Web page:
We’re doing something to help. In my opinion it should be a global priority – those reefs need to be protected for the whole of humanity. They are the most complex marine ecosystems ever to have evolved on earth, and they are far too precious to lose.
Why does fishing affect the reefs?
The Melanesian people are very good fishers, and the first things they catch are the big predators – coral trout, Maori wrasse, snappers – those are the first things that get taken out. So you end up seeing lots of nice coral and small fish, but swimming around you realise there’s no fish bigger than about 30cm. No large predators and very few sharks. The whole upper end of the food chain and biodiversity is missing. Some of these big fish live 50 or 60 years, so it takes a long time for them to come back. Local people start running out of protein, meaning possible malnutrition in the villages. The reefs lose their biodiversity and their ecological and aesthetic value.
Because of climate change and population issues, we’re running out of time to save these reefs. The villagers in PNG all tell me that in the old days there were so many more tuna. You only had to paddle 150 metres out with a feather lure and catch two or three great big tuna within 10 minutes to feed your family. Less than five percent of that open ocean fish biomass is remaining now, and there’s much more fishing pressure on the coral reefs. Ironically, the fact that fish catches have gone down over the last 10–15 years helps convince people that marine protected areas are now necessary.
What’s the solution?
The only thing that will replenish those fish stocks is a marine reserve. Bigger fish produce far more eggs than smaller fish, so the spill-over effect delivers more fish to the reefs either side of the reserve.
To get the marine reserves in place and working, it’s about engaging people and having the skills to put a team of people out in these remote areas, because they need some incentive to modify their fishing areas, such as medical supplies and education support.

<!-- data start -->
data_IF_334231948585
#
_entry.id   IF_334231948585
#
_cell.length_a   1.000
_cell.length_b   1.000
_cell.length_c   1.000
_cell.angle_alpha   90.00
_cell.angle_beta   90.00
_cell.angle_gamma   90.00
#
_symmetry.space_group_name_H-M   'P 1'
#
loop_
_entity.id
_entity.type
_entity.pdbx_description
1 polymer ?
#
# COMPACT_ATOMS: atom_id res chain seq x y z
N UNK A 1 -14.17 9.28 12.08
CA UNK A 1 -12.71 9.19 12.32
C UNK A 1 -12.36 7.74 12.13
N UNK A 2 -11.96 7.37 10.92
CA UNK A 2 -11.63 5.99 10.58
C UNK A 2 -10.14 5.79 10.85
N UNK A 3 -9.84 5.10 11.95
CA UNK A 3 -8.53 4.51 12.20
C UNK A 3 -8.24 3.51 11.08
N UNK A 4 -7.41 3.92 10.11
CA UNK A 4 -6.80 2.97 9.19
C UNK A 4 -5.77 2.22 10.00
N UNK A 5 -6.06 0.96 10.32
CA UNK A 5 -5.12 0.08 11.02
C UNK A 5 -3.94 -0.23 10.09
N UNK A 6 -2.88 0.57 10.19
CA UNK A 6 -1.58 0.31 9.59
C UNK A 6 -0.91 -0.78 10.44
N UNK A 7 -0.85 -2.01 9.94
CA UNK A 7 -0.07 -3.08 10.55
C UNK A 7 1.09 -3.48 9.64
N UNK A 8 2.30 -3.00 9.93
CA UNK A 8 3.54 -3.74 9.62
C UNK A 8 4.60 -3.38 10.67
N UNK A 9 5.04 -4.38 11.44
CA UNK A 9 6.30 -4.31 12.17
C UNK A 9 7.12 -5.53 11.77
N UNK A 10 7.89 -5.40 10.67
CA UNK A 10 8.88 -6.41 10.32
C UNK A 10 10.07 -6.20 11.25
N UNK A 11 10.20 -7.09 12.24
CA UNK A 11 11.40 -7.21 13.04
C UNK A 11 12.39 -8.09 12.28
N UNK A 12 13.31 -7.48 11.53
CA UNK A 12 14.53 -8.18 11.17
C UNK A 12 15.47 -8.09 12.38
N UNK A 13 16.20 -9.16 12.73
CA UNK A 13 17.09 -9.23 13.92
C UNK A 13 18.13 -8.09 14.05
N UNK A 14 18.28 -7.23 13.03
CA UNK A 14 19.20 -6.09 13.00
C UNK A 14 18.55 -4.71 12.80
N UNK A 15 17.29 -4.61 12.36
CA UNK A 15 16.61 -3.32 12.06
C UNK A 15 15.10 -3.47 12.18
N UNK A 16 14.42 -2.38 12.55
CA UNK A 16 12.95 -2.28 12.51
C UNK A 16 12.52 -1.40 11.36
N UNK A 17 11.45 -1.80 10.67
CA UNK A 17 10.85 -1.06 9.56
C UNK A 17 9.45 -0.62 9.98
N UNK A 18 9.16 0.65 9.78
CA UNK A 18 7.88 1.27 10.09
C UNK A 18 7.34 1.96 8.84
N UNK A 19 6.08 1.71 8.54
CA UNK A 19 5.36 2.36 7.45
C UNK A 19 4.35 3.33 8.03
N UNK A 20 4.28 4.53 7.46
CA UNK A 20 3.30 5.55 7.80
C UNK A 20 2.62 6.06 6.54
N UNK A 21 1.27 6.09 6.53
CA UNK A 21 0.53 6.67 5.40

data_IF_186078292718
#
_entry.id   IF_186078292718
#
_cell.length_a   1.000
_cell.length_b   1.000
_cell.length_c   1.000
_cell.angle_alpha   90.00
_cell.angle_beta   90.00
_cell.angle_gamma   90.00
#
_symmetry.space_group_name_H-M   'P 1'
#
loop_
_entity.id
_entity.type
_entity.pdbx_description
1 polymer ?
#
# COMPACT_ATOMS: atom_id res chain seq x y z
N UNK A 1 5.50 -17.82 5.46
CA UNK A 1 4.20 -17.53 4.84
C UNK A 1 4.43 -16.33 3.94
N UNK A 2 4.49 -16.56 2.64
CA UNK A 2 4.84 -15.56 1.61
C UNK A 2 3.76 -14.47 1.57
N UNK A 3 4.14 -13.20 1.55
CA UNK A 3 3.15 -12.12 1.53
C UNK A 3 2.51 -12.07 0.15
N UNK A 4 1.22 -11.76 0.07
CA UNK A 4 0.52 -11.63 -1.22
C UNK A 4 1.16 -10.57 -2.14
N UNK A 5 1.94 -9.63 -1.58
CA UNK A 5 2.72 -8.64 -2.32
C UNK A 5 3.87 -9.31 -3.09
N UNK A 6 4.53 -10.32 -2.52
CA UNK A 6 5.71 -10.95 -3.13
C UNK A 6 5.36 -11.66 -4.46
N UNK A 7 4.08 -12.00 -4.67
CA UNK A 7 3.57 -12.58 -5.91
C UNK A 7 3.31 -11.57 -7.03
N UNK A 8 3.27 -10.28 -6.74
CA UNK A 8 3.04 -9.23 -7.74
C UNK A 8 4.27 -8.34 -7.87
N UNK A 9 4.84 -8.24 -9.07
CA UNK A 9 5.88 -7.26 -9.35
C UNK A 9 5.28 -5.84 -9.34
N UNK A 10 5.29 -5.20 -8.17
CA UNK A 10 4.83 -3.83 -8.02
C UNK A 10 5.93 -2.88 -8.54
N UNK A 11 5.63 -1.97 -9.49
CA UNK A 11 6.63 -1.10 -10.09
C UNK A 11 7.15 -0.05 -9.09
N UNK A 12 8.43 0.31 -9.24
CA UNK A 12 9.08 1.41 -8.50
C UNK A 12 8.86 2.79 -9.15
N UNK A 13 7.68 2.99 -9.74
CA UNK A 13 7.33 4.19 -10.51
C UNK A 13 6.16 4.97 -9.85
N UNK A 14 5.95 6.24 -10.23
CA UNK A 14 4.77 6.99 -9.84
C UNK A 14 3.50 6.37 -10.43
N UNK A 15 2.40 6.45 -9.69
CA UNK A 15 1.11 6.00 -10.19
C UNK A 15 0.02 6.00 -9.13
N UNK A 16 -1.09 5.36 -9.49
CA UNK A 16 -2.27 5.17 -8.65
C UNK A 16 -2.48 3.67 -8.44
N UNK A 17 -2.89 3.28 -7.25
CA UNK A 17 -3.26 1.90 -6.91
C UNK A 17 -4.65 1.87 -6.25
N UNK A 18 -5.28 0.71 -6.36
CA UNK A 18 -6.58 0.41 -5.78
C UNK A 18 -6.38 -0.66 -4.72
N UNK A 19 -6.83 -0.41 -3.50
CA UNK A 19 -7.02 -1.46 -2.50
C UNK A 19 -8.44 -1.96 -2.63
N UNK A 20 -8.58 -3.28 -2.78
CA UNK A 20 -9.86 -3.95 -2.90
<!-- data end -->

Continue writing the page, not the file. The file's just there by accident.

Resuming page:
If we really want to save these incredible reefs (and have a resource for luxury cruise vessels to come and enjoy), we need to start protecting these spectacular areas more, otherwise they’re going to be gone.
You have to deal with the people – do your basic anthropology, go in at the local level, get their support. Otherwise you end up with what we call a ‘paper park’ – if there’s no money or resources to enforce it, and the local people aren’t on side, then the whole thing is false.
What are you most proud of so far?
We got Lorie, a young Papuan woman, an Aussie visa and brought her from Ferguson Island to Townsville, trained her to scuba dive (through to divemaster) and identify fish and coral and the basic principles of marine
reserves. She went back home and ran community meetings through her tribal area. All the local people said: “Yes, we want marine reserves, but we want to see this white man come up and show that he’s actually committed.” So I travelled 150km from Alotau to Ferguson in an open longboat, and met with them all. Five different landowner groups put up their hands and said, “We’ll pledge reef to this marine reserve.” That was quite a moment.
How did you choose to focus on young women?
Educating women in developing countries is like a magic bullet, because it achieves several things at once: birth rates come down, domestic violence rates come down. Small businesses start up, community health improves, and better decisions get made about managing natural resources like coral reefs in these areas. So it achieves a whole suite of positive outcomes.
The ironic thing is that about half of Melanesia was traditionally under matrilineal tenure for thousands of years – women owned the land and reefs and made the decisions about how it was used. In the last couple of decades, in collision with the modern world, cash economies came in and those traditional roles of female landowners have often been subverted.